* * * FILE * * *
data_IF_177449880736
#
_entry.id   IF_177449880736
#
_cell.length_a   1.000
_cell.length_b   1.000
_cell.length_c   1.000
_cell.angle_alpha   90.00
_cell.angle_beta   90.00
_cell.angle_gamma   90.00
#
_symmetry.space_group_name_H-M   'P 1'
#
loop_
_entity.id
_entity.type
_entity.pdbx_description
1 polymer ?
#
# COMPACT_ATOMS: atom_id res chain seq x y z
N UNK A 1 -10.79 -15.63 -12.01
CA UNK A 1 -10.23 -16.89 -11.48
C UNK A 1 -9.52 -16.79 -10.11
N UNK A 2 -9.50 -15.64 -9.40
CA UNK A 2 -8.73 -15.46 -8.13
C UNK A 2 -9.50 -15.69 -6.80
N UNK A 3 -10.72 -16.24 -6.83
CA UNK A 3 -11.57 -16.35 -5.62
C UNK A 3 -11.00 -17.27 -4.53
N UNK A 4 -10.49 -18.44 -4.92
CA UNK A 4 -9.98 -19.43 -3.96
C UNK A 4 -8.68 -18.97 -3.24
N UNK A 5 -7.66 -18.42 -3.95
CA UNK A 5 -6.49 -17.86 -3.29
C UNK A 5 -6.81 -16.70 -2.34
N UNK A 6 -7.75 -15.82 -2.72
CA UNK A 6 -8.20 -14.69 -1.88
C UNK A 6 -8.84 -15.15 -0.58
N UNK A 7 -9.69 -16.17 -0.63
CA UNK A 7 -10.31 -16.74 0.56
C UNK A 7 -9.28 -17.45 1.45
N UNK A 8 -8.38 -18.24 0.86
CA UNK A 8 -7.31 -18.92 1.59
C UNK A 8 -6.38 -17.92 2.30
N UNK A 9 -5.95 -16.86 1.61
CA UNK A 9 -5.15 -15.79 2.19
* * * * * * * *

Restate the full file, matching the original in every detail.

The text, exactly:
data_IF_177449880736
#
_entry.id   IF_177449880736
#
_cell.length_a   1.000
_cell.length_b   1.000
_cell.length_c   1.000
_cell.angle_alpha   90.00
_cell.angle_beta   90.00
_cell.angle_gamma   90.00
#
_symmetry.space_group_name_H-M   'P 1'
#
loop_
_entity.id
_entity.type
_entity.pdbx_description
1 polymer ?
#
# COMPACT_ATOMS: atom_id res chain seq x y z
N UNK A 1 -10.79 -15.63 -12.01
CA UNK A 1 -10.23 -16.89 -11.48
C UNK A 1 -9.52 -16.79 -10.11
N UNK A 2 -9.50 -15.64 -9.40
CA UNK A 2 -8.73 -15.46 -8.13
C UNK A 2 -9.50 -15.69 -6.80
N UNK A 3 -10.72 -16.24 -6.83
CA UNK A 3 -11.57 -16.35 -5.62
C UNK A 3 -11.00 -17.27 -4.53
N UNK A 4 -10.49 -18.44 -4.92
CA UNK A 4 -9.98 -19.43 -3.96
C UNK A 4 -8.68 -18.97 -3.24
N UNK A 5 -7.66 -18.42 -3.95
CA UNK A 5 -6.49 -17.86 -3.29
C UNK A 5 -6.81 -16.70 -2.34
N UNK A 6 -7.75 -15.82 -2.72
CA UNK A 6 -8.20 -14.69 -1.88
C UNK A 6 -8.84 -15.15 -0.58
N UNK A 7 -9.69 -16.17 -0.63
CA UNK A 7 -10.31 -16.74 0.56
C UNK A 7 -9.28 -17.45 1.45
N UNK A 8 -8.38 -18.24 0.86
CA UNK A 8 -7.31 -18.92 1.59
C UNK A 8 -6.38 -17.92 2.30
N UNK A 9 -5.95 -16.86 1.61
CA UNK A 9 -5.15 -15.79 2.19